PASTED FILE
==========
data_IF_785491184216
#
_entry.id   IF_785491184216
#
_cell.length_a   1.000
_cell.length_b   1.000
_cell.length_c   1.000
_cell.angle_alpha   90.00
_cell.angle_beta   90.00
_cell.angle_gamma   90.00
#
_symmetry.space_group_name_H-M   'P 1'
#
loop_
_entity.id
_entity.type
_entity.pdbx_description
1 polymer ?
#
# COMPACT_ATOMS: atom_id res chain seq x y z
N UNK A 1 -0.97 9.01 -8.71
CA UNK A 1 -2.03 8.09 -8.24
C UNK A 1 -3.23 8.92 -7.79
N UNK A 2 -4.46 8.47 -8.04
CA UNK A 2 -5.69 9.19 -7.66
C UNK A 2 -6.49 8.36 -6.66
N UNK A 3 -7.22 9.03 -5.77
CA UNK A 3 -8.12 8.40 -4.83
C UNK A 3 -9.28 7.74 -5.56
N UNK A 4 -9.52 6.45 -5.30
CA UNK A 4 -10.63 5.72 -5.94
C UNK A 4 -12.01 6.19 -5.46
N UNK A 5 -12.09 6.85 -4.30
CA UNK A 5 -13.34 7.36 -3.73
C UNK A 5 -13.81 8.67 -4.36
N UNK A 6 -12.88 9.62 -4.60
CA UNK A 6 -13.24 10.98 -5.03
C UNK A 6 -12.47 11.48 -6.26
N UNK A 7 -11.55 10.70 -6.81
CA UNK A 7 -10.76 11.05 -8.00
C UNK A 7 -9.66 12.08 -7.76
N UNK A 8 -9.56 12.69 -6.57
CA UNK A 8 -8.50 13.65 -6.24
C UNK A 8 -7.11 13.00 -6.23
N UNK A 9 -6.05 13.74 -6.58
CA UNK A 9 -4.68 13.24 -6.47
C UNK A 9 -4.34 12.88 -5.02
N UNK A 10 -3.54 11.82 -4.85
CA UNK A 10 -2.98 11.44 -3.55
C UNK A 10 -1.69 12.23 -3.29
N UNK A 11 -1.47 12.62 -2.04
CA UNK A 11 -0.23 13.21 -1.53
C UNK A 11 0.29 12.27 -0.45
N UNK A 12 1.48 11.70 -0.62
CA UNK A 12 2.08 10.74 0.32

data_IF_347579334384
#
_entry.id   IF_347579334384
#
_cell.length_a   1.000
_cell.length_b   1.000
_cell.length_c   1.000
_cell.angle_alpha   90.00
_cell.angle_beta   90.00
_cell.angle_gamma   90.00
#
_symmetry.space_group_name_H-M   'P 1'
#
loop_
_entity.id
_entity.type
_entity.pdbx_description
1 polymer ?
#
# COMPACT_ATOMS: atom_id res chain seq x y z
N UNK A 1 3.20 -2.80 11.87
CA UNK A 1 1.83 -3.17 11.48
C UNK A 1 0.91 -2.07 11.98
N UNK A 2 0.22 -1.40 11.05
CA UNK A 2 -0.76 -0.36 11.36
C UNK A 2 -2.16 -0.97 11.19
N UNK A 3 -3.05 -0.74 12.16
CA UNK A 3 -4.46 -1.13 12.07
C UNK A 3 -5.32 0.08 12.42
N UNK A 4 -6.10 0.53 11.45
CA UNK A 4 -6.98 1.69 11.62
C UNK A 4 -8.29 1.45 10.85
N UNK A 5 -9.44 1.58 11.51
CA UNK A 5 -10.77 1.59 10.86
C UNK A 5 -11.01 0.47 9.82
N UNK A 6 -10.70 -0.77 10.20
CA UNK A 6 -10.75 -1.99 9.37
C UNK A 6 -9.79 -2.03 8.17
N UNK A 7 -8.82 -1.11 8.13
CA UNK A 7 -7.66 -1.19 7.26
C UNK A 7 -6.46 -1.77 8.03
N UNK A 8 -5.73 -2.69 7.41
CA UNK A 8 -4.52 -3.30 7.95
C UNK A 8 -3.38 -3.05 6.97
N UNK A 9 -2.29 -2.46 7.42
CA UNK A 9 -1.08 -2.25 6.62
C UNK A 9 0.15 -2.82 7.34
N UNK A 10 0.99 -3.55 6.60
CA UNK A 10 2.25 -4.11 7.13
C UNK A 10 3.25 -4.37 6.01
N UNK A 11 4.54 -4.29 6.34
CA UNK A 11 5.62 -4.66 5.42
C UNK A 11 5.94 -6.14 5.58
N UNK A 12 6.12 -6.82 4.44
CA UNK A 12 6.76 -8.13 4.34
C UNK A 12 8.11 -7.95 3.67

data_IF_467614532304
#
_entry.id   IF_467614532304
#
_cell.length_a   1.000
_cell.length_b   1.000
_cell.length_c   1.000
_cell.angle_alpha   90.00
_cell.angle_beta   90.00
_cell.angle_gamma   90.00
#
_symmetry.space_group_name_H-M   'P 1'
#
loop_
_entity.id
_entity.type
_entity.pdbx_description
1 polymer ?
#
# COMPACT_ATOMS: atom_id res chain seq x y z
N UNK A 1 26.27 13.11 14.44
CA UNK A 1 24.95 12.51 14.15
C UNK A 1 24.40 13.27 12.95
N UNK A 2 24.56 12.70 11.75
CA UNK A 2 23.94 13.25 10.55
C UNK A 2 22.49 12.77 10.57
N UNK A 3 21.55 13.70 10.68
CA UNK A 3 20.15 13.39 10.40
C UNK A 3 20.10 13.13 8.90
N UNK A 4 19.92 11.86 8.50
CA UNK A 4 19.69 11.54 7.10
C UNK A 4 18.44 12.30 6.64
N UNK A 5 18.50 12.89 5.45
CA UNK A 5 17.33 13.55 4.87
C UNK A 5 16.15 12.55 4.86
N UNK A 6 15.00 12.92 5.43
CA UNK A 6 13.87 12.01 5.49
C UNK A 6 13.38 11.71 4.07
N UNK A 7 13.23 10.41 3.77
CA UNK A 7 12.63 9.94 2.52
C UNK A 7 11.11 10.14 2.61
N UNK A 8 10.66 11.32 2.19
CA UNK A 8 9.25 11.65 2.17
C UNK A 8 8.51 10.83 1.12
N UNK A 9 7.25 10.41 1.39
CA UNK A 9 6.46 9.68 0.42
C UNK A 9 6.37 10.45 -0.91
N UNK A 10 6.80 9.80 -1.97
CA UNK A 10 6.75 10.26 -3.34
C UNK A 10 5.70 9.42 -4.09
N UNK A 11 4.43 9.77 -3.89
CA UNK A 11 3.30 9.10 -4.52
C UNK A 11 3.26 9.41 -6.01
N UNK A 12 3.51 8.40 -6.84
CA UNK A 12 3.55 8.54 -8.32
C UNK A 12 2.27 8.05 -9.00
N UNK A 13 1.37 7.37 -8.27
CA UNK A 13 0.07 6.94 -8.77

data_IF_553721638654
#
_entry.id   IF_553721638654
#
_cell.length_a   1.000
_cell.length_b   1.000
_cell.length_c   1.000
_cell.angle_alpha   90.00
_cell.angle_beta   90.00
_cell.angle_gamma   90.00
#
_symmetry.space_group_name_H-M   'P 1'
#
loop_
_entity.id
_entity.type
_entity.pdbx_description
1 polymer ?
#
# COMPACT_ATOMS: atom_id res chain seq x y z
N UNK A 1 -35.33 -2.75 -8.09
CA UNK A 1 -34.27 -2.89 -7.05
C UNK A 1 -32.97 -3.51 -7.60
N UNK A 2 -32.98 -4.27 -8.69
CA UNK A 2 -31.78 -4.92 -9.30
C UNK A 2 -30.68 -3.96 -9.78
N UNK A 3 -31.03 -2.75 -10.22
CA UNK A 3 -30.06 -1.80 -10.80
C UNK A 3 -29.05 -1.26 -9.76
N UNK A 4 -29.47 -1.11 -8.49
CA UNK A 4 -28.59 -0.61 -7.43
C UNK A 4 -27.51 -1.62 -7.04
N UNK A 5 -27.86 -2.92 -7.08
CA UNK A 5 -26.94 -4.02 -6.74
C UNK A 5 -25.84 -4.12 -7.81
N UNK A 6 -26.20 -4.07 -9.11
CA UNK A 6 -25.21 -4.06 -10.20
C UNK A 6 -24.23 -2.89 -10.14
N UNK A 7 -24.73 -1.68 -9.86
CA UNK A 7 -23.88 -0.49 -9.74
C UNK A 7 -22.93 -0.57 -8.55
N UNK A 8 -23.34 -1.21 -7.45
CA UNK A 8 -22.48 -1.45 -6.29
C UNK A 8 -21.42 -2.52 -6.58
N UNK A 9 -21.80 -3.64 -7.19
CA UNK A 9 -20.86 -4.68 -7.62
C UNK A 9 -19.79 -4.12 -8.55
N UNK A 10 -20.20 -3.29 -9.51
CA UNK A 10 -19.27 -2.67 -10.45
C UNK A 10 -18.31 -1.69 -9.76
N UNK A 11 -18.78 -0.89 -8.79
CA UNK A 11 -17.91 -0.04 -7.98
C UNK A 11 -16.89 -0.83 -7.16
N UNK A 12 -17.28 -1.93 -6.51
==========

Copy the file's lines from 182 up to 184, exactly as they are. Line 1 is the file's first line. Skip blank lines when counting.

#
loop_
_entity.id